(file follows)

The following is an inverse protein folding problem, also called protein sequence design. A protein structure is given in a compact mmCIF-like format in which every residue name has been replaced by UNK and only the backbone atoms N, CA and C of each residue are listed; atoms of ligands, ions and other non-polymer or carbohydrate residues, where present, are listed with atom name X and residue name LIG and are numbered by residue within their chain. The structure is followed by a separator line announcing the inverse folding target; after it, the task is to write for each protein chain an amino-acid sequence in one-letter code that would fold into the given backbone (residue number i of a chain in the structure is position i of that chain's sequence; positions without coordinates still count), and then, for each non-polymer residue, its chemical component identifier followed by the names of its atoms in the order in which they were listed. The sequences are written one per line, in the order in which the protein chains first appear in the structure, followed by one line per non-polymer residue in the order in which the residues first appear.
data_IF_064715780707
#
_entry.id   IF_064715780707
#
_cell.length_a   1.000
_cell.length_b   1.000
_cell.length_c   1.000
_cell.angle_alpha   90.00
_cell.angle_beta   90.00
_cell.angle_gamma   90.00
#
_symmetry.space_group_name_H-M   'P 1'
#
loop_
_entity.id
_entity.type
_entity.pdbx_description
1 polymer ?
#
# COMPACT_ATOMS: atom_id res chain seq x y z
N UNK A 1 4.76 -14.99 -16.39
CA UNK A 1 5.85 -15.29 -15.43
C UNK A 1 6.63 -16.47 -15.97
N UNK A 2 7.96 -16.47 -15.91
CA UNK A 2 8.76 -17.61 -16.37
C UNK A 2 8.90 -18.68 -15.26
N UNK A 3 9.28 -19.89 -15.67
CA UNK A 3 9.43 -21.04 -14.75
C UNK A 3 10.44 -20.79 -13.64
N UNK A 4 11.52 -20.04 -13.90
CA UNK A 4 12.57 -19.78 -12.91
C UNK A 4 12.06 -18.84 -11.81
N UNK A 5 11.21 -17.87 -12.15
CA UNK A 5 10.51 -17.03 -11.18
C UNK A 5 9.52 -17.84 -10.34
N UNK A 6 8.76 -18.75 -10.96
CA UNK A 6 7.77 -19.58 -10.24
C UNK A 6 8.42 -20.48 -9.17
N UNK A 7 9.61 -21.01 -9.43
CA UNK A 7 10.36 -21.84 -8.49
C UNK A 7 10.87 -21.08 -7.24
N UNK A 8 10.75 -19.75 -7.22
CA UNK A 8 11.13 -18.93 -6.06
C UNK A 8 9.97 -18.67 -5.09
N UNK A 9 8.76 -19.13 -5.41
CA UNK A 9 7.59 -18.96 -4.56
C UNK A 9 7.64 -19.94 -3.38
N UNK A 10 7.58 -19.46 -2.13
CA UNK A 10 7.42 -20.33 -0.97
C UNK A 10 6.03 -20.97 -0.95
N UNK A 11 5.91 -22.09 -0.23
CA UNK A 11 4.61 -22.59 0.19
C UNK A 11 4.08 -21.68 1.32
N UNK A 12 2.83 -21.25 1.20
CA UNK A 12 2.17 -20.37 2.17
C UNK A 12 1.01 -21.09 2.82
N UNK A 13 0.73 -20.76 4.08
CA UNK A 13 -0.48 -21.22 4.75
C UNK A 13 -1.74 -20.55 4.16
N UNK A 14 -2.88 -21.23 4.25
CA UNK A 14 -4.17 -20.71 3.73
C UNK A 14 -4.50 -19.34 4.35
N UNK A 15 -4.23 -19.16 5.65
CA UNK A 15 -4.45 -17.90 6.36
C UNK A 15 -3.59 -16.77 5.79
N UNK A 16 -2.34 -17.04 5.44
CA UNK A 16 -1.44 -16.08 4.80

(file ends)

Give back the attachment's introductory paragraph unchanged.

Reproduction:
The following is an inverse protein folding problem, also called protein sequence design. A protein structure is given in a compact mmCIF-like format in which every residue name has been replaced by UNK and only the backbone atoms N, CA and C of each residue are listed; atoms of ligands, ions and other non-polymer or carbohydrate residues, where present, are listed with atom name X and residue name LIG and are numbered by residue within their chain. The structure is followed by a separator line announcing the inverse folding target; after it, the task is to write for each protein chain an amino-acid sequence in one-letter code that would fold into the given backbone (residue number i of a chain in the structure is position i of that chain's sequence; positions without coordinates still count), and then, for each non-polymer residue, its chemical component identifier followed by the names of its atoms in the order in which they were listed. The sequences are written one per line, in the order in which the protein chains first appear in the structure, followed by one line per non-polymer residue in the order in which the residues first appear.